Look who and what the Valdosta Daily Times is fawning over in a short article about recent Batman runs, this one a compilation of a story called “Their Dark Designs”:
Following an excellent run on Detective Comics a couple of years ago, writer James Tynion IV pivoted to the other premier Dark Knight title, “Batman.”
And, man, what a pivot.
In his “Detective Comics” run, Tynion turned the title into a team book, with Batman leading a group of Gotham City vigilantes – a strength in numbers effort to protect the young members as much as having them act as a unified force.
With “Batman,” Tynion followed the smart run of writer Tom King.
Tynion arrived with some smart ideas of his own.
Some of those “smart” ideas were emphasized in books other than what’s cited here: retaining the horrid premise that Golden Age Green Lantern Alan Scott is suddenly homosexual, along with his son, Obsidian/Todd Rice. And if that’s what Tynion believes is acceptable in every way for the GLs, there’s no reason to assume he wouldn’t do it in the Batbooks, and they certainly have fallen victim to divisive leftist politics in the past decade. It’s not really new Batman could lead any kind of a team book either, considering the Outsiders was one of the earliest he led in the mid-80s, other than the Justice League when Superman wasn’t available.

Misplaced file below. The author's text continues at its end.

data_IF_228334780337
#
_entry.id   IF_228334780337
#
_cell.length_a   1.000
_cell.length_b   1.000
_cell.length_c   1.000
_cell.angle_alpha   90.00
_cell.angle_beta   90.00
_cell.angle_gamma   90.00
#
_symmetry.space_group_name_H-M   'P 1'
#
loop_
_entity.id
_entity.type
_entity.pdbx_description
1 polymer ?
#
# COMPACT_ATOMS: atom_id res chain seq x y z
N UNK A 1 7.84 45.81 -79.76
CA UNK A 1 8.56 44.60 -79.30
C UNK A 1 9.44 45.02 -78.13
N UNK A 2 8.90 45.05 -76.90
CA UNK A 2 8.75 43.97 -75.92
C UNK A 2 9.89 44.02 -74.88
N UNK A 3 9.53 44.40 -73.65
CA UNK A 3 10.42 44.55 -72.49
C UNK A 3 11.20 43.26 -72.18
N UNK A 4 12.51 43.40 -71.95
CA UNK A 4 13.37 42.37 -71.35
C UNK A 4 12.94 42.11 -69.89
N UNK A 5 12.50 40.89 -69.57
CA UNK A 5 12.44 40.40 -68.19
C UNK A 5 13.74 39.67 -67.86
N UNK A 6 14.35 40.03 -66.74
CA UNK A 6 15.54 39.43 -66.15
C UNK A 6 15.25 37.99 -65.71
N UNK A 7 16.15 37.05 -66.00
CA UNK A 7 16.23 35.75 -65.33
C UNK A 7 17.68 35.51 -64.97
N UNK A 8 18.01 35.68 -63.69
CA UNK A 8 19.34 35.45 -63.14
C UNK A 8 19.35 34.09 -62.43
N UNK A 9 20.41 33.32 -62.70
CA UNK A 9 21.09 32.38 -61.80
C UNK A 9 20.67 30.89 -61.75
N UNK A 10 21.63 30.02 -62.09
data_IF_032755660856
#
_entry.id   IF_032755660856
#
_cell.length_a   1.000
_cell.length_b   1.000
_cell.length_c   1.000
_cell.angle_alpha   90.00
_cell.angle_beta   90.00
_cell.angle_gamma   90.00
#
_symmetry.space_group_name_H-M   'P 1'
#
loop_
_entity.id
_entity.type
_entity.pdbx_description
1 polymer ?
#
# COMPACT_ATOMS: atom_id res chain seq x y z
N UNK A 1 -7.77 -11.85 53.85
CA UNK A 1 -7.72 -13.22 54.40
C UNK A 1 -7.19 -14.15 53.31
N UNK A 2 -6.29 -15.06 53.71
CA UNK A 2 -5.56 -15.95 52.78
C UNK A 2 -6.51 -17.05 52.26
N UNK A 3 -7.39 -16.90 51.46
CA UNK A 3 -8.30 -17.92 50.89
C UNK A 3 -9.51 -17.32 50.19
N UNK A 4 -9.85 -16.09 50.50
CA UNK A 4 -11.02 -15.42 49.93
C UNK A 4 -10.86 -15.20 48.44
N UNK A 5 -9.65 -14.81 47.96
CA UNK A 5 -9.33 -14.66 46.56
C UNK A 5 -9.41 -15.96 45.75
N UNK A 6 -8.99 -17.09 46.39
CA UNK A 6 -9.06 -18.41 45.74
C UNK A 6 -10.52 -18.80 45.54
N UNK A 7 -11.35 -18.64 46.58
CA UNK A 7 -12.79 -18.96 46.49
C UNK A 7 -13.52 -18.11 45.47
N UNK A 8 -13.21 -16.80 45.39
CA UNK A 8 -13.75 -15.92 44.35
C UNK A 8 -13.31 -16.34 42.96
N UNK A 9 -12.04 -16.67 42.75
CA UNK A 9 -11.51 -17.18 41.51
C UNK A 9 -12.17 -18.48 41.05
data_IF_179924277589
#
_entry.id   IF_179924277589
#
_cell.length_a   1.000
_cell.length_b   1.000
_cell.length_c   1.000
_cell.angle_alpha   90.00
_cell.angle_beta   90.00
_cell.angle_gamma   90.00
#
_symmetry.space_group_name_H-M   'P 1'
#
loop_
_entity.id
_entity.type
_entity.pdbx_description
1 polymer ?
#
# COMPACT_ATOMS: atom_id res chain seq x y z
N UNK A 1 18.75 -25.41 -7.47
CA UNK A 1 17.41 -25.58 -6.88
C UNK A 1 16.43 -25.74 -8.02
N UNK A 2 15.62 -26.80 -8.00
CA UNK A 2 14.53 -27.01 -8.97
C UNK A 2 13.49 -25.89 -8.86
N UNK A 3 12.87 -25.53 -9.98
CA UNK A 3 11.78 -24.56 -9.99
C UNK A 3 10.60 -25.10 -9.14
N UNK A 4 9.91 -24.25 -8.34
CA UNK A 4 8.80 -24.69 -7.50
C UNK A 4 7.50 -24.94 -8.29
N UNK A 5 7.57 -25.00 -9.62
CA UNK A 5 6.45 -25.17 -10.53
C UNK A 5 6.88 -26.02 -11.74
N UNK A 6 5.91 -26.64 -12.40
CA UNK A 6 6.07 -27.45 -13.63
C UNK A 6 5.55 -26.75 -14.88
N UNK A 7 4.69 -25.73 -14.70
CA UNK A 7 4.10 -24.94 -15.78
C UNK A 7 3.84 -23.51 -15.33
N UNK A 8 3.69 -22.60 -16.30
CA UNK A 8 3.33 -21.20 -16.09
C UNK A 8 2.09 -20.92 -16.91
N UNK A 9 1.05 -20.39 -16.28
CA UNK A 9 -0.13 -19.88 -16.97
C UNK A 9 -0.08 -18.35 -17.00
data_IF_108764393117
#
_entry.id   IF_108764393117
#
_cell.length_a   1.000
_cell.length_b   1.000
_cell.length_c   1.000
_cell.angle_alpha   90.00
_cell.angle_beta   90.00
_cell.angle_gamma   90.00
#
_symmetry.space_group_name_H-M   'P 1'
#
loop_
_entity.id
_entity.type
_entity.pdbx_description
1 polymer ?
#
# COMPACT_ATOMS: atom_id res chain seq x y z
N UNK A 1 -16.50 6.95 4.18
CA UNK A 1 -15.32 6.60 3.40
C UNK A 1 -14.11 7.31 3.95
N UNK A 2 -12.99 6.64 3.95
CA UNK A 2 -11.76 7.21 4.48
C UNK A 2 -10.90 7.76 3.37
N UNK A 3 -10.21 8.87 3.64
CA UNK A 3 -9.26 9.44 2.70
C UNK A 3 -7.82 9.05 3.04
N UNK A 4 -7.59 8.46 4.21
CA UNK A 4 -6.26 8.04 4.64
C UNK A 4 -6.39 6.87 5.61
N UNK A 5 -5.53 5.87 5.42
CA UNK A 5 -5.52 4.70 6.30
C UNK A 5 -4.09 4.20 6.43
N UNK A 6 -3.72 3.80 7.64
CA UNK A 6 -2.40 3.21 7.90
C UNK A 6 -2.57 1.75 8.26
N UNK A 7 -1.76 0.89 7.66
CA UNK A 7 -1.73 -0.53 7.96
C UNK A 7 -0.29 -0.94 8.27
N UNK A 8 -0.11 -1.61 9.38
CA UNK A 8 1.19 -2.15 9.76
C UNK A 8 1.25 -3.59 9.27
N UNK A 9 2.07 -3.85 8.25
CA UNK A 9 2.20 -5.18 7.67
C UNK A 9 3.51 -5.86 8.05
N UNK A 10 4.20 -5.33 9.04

Also notice how this article obscures the worst works of King, who’s already gained a lot of notoriety for his own divisive politics (and also the repellent Heroes in Crisis), which became quite common well before Dan DiDio left and was replaced by the equally leftist Marie Javins. When a real life J. Jonah Jameson obscures all that, you know something’s wrong.
At the end of the article, it says:
While the story arc is self contained, “Their Dark Designs” sets up Tynion’s next bold story arc which turned into a multiple Bat-title event – “The Joker War Saga.”
In other words, a crossover is the big, oh-so important deal here? Sorry, no way. I’ve lamented how there’s been too much emphasis on Batman in more than a decade that’s turned the franchise into a farce, and that doesn’t help either. Nor does it help that the Joker remains one of the most otherwise overused villains of comicdom.
Originally published here.